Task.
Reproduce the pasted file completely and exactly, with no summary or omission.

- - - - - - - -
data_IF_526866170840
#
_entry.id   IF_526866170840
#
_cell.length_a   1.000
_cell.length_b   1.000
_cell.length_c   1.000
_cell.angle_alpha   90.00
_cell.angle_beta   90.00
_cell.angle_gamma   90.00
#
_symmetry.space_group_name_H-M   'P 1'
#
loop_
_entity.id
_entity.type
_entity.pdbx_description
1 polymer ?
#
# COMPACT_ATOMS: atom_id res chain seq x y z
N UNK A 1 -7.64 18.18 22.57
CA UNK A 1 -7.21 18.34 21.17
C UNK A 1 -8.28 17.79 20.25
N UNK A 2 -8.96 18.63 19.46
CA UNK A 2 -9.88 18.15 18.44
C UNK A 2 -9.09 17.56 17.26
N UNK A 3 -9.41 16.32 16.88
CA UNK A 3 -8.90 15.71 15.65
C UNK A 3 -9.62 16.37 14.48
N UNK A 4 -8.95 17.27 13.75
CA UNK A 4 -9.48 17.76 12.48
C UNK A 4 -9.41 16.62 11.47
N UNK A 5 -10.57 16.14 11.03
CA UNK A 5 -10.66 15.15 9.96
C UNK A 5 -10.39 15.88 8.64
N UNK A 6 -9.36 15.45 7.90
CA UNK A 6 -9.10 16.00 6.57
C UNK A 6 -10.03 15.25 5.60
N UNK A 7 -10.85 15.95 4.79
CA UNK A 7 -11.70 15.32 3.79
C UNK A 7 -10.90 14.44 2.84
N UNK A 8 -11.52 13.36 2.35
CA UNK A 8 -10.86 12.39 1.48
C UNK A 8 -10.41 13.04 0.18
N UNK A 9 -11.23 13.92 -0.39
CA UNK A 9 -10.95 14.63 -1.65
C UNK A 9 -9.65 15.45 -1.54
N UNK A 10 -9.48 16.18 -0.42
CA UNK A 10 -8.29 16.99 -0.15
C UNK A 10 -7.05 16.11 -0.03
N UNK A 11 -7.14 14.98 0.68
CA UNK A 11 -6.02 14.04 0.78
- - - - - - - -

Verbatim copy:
data_IF_526866170840
#
_entry.id   IF_526866170840
#
_cell.length_a   1.000
_cell.length_b   1.000
_cell.length_c   1.000
_cell.angle_alpha   90.00
_cell.angle_beta   90.00
_cell.angle_gamma   90.00
#
_symmetry.space_group_name_H-M   'P 1'
#
loop_
_entity.id
_entity.type
_entity.pdbx_description
1 polymer ?
#
# COMPACT_ATOMS: atom_id res chain seq x y z
N UNK A 1 -7.64 18.18 22.57
CA UNK A 1 -7.21 18.34 21.17
C UNK A 1 -8.28 17.79 20.25
N UNK A 2 -8.96 18.63 19.46
CA UNK A 2 -9.88 18.15 18.44
C UNK A 2 -9.09 17.56 17.26
N UNK A 3 -9.41 16.32 16.88
CA UNK A 3 -8.90 15.71 15.65
C UNK A 3 -9.62 16.37 14.48
N UNK A 4 -8.95 17.27 13.75
CA UNK A 4 -9.48 17.76 12.48
C UNK A 4 -9.41 16.62 11.47
N UNK A 5 -10.57 16.14 11.03
CA UNK A 5 -10.66 15.15 9.96
C UNK A 5 -10.39 15.88 8.64
N UNK A 6 -9.36 15.45 7.90
CA UNK A 6 -9.10 16.00 6.57
C UNK A 6 -10.03 15.25 5.60
N UNK A 7 -10.85 15.95 4.79
CA UNK A 7 -11.70 15.32 3.79
C UNK A 7 -10.90 14.44 2.84
N UNK A 8 -11.52 13.36 2.35
CA UNK A 8 -10.86 12.39 1.48
C UNK A 8 -10.41 13.04 0.18
N UNK A 9 -11.23 13.92 -0.39
CA UNK A 9 -10.95 14.63 -1.65
C UNK A 9 -9.65 15.45 -1.54
N UNK A 10 -9.48 16.18 -0.42
CA UNK A 10 -8.29 16.99 -0.15
C UNK A 10 -7.05 16.11 -0.03
N UNK A 11 -7.14 14.98 0.68
CA UNK A 11 -6.02 14.04 0.78